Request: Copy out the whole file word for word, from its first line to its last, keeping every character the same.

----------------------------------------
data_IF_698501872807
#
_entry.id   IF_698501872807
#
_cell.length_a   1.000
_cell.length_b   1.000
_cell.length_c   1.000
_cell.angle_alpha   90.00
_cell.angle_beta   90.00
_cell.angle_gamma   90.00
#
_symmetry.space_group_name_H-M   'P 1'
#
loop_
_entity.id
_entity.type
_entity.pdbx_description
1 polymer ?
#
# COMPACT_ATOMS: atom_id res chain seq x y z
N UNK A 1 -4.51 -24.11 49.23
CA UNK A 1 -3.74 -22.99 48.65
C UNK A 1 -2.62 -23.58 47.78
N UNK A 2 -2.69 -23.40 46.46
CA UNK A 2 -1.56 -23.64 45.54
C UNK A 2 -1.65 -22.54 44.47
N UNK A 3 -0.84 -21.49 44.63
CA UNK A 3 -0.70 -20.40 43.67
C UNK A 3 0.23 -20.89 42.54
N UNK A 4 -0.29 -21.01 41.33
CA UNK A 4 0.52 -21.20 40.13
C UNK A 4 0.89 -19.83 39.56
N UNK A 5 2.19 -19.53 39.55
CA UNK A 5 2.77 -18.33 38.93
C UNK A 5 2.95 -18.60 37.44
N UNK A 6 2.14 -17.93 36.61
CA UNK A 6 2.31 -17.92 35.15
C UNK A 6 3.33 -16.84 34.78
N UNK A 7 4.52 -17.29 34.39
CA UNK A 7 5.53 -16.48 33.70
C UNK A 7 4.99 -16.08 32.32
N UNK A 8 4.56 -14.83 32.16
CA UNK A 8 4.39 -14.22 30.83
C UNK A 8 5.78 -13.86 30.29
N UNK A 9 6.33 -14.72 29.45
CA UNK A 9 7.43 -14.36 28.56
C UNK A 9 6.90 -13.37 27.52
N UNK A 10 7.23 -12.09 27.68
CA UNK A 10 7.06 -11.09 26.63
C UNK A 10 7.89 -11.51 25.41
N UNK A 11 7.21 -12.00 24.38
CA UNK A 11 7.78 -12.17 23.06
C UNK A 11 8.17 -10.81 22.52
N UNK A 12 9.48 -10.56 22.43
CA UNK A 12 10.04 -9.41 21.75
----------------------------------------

data_IF_698501872807
#
_entry.id   IF_698501872807
#
_cell.length_a   1.000
_cell.length_b   1.000
_cell.length_c   1.000
_cell.angle_alpha   90.00
_cell.angle_beta   90.00
_cell.angle_gamma   90.00
#
_symmetry.space_group_name_H-M   'P 1'
#
loop_
_entity.id
_entity.type
_entity.pdbx_description
1 polymer ?
#
# COMPACT_ATOMS: atom_id res chain seq x y z
N UNK A 1 -4.51 -24.11 49.23
CA UNK A 1 -3.74 -22.99 48.65
C UNK A 1 -2.62 -23.58 47.78
N UNK A 2 -2.69 -23.40 46.46
CA UNK A 2 -1.56 -23.64 45.54
C UNK A 2 -1.65 -22.54 44.47
N UNK A 3 -0.84 -21.49 44.63
CA UNK A 3 -0.70 -20.40 43.67
C UNK A 3 0.23 -20.89 42.54
N UNK A 4 -0.29 -21.01 41.33
CA UNK A 4 0.52 -21.20 40.13
C UNK A 4 0.89 -19.83 39.56
N UNK A 5 2.19 -19.53 39.55
CA UNK A 5 2.77 -18.33 38.93
C UNK A 5 2.95 -18.60 37.44
N UNK A 6 2.14 -17.93 36.61
CA UNK A 6 2.31 -17.92 35.15
C UNK A 6 3.33 -16.84 34.78
N UNK A 7 4.52 -17.29 34.39
CA UNK A 7 5.53 -16.48 33.70
C UNK A 7 4.99 -16.08 32.32
N UNK A 8 4.56 -14.83 32.16
CA UNK A 8 4.39 -14.22 30.83
C UNK A 8 5.78 -13.86 30.29
N UNK A 9 6.33 -14.72 29.45
CA UNK A 9 7.43 -14.36 28.56
C UNK A 9 6.90 -13.37 27.52
N UNK A 10 7.23 -12.09 27.68
CA UNK A 10 7.06 -11.09 26.63
C UNK A 10 7.89 -11.51 25.41
N UNK A 11 7.21 -12.00 24.38
CA UNK A 11 7.78 -12.17 23.06
C UNK A 11 8.17 -10.81 22.52
N UNK A 12 9.48 -10.56 22.43
CA UNK A 12 10.04 -9.41 21.75